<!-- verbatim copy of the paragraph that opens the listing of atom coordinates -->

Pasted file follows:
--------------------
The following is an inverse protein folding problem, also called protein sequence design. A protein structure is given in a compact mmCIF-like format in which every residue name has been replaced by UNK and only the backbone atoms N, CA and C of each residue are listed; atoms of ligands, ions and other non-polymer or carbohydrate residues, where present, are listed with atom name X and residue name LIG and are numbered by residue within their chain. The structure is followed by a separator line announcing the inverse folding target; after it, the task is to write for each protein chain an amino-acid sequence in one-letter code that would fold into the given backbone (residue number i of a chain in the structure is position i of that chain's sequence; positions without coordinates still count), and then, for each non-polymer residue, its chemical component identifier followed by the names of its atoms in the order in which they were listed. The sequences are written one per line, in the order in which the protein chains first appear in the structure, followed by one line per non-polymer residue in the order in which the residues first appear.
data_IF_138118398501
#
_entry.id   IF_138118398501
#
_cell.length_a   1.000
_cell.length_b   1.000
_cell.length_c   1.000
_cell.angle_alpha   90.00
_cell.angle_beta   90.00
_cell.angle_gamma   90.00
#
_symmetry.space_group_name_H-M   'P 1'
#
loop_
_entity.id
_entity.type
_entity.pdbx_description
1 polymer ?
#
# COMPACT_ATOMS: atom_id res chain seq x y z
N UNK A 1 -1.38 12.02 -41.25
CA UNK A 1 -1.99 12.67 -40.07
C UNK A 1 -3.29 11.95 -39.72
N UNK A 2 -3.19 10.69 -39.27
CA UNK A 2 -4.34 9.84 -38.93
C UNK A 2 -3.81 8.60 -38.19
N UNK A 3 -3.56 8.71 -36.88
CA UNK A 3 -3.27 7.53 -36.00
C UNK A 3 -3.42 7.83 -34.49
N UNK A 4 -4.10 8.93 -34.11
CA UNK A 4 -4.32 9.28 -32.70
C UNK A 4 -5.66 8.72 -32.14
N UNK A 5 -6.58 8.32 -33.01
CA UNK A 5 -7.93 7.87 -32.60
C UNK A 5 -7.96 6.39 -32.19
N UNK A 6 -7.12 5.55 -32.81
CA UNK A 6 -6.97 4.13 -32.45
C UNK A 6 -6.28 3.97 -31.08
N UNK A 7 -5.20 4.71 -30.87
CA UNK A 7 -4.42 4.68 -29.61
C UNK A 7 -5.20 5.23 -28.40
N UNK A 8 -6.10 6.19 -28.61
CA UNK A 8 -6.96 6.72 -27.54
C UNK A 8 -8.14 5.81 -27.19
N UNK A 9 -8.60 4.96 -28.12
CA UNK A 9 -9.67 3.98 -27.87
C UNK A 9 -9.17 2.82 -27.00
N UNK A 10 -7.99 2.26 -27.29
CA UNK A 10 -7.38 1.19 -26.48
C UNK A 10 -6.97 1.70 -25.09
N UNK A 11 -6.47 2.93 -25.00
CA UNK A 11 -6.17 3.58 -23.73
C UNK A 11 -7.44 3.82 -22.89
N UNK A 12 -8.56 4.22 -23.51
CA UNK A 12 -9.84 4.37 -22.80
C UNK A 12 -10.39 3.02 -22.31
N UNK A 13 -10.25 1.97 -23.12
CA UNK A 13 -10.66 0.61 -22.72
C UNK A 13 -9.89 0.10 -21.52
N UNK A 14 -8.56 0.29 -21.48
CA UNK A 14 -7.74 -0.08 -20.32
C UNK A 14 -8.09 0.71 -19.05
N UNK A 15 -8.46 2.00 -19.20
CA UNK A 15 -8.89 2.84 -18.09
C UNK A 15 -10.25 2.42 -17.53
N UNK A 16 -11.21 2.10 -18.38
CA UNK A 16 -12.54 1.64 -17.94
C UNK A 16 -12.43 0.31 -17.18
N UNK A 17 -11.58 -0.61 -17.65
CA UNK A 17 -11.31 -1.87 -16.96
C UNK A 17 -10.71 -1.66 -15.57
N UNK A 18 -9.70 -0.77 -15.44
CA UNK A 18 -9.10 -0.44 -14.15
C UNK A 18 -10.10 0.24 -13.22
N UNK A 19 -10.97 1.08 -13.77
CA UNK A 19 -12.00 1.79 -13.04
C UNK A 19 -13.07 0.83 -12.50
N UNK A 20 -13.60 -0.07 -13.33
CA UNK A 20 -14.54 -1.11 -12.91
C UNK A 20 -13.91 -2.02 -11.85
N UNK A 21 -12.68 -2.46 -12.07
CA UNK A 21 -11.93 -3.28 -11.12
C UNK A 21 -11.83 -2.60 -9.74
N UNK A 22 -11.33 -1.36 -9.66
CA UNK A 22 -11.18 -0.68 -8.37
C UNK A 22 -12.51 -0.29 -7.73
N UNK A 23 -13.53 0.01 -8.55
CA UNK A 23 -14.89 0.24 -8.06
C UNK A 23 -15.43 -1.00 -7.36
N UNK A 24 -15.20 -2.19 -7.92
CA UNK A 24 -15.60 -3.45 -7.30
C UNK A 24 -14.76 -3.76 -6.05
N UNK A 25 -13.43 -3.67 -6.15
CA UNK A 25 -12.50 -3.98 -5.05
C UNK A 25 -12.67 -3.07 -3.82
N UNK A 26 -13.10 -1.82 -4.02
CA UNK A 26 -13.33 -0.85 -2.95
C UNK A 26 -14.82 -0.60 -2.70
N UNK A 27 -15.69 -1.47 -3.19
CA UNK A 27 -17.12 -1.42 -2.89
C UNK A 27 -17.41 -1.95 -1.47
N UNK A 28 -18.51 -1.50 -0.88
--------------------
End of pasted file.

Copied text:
The following is an inverse protein folding problem, also called protein sequence design. A protein structure is given in a compact mmCIF-like format in which every residue name has been replaced by UNK and only the backbone atoms N, CA and C of each residue are listed; atoms of ligands, ions and other non-polymer or carbohydrate residues, where present, are listed with atom name X and residue name LIG and are numbered by residue within their chain. The structure is followed by a separator line announcing the inverse folding target; after it, the task is to write for each protein chain an amino-acid sequence in one-letter code that would fold into the given backbone (residue number i of a chain in the structure is position i of that chain's sequence; positions without coordinates still count), and then, for each non-polymer residue, its chemical component identifier followed by the names of its atoms in the order in which they were listed. The sequences are written one per line, in the order in which the protein chains first appear in the structure, followed by one line per non-polymer residue in the order in which the residues first appear.